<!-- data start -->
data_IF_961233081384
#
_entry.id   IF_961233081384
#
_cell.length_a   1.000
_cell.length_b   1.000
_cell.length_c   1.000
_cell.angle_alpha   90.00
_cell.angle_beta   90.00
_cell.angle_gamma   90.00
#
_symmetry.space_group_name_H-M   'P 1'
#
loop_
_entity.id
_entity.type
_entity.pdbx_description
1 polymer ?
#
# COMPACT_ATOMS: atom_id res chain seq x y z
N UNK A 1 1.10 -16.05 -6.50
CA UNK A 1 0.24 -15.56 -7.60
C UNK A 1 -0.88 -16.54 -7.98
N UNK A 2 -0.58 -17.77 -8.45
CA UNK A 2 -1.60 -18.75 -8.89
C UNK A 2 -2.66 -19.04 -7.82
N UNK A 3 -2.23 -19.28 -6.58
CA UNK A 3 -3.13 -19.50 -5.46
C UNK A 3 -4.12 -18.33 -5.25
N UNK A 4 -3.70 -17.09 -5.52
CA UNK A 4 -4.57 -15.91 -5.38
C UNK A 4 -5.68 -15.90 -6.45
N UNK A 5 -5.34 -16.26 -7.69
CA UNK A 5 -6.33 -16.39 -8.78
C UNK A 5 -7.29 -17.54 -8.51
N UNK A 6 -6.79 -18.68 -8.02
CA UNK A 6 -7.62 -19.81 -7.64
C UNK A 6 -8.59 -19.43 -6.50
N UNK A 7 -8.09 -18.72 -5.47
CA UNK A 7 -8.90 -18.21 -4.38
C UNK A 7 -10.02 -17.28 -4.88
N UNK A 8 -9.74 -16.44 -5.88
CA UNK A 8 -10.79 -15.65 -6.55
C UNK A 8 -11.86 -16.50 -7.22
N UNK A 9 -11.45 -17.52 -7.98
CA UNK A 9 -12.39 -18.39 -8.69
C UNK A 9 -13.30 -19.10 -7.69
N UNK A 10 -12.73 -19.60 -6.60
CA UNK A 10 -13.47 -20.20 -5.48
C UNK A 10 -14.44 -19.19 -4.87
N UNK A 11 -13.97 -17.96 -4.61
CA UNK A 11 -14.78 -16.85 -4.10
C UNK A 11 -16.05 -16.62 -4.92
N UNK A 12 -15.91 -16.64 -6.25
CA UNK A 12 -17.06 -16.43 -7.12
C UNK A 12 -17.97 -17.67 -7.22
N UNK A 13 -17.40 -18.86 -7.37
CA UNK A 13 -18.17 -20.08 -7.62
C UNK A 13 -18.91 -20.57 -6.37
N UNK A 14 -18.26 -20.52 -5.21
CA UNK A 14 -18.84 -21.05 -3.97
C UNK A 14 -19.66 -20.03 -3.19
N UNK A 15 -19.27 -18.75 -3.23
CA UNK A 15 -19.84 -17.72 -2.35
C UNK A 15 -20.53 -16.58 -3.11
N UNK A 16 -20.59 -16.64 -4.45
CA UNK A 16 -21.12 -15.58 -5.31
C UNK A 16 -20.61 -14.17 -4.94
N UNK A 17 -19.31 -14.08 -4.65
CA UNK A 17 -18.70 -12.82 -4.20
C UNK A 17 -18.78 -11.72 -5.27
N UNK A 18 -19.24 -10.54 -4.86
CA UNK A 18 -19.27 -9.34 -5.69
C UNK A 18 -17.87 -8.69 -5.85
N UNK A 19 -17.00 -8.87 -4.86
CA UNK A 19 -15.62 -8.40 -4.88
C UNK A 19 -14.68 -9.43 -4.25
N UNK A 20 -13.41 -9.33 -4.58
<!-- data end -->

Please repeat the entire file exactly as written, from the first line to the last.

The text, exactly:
data_IF_961233081384
#
_entry.id   IF_961233081384
#
_cell.length_a   1.000
_cell.length_b   1.000
_cell.length_c   1.000
_cell.angle_alpha   90.00
_cell.angle_beta   90.00
_cell.angle_gamma   90.00
#
_symmetry.space_group_name_H-M   'P 1'
#
loop_
_entity.id
_entity.type
_entity.pdbx_description
1 polymer ?
#
# COMPACT_ATOMS: atom_id res chain seq x y z
N UNK A 1 1.10 -16.05 -6.50
CA UNK A 1 0.24 -15.56 -7.60
C UNK A 1 -0.88 -16.54 -7.98
N UNK A 2 -0.58 -17.77 -8.45
CA UNK A 2 -1.60 -18.75 -8.89
C UNK A 2 -2.66 -19.04 -7.82
N UNK A 3 -2.23 -19.28 -6.58
CA UNK A 3 -3.13 -19.50 -5.46
C UNK A 3 -4.12 -18.33 -5.25
N UNK A 4 -3.70 -17.09 -5.52
CA UNK A 4 -4.57 -15.91 -5.38
C UNK A 4 -5.68 -15.90 -6.45
N UNK A 5 -5.34 -16.26 -7.69
CA UNK A 5 -6.33 -16.39 -8.78
C UNK A 5 -7.29 -17.54 -8.51
N UNK A 6 -6.79 -18.68 -8.02
CA UNK A 6 -7.62 -19.81 -7.64
C UNK A 6 -8.59 -19.43 -6.50
N UNK A 7 -8.09 -18.72 -5.47
CA UNK A 7 -8.90 -18.21 -4.38
C UNK A 7 -10.02 -17.28 -4.88
N UNK A 8 -9.74 -16.44 -5.88
CA UNK A 8 -10.79 -15.65 -6.55
C UNK A 8 -11.86 -16.50 -7.22
N UNK A 9 -11.45 -17.52 -7.98
CA UNK A 9 -12.39 -18.39 -8.69
C UNK A 9 -13.30 -19.10 -7.69
N UNK A 10 -12.73 -19.60 -6.60
CA UNK A 10 -13.47 -20.20 -5.48
C UNK A 10 -14.44 -19.19 -4.87
N UNK A 11 -13.97 -17.96 -4.61
CA UNK A 11 -14.78 -16.85 -4.10
C UNK A 11 -16.05 -16.62 -4.92
N UNK A 12 -15.91 -16.64 -6.25
CA UNK A 12 -17.06 -16.43 -7.12
C UNK A 12 -17.97 -17.67 -7.22
N UNK A 13 -17.40 -18.86 -7.37
CA UNK A 13 -18.17 -20.08 -7.62
C UNK A 13 -18.91 -20.57 -6.37
N UNK A 14 -18.26 -20.52 -5.21
CA UNK A 14 -18.84 -21.05 -3.97
C UNK A 14 -19.66 -20.03 -3.19
N UNK A 15 -19.27 -18.75 -3.23
CA UNK A 15 -19.84 -17.72 -2.35
C UNK A 15 -20.53 -16.58 -3.11
N UNK A 16 -20.59 -16.64 -4.45
CA UNK A 16 -21.12 -15.58 -5.31
C UNK A 16 -20.61 -14.17 -4.94
N UNK A 17 -19.31 -14.08 -4.65
CA UNK A 17 -18.70 -12.82 -4.20
C UNK A 17 -18.78 -11.72 -5.27
N UNK A 18 -19.24 -10.54 -4.86
CA UNK A 18 -19.27 -9.34 -5.69
C UNK A 18 -17.87 -8.69 -5.85
N UNK A 19 -17.00 -8.87 -4.86
CA UNK A 19 -15.62 -8.40 -4.88
C UNK A 19 -14.68 -9.43 -4.25
N UNK A 20 -13.41 -9.33 -4.58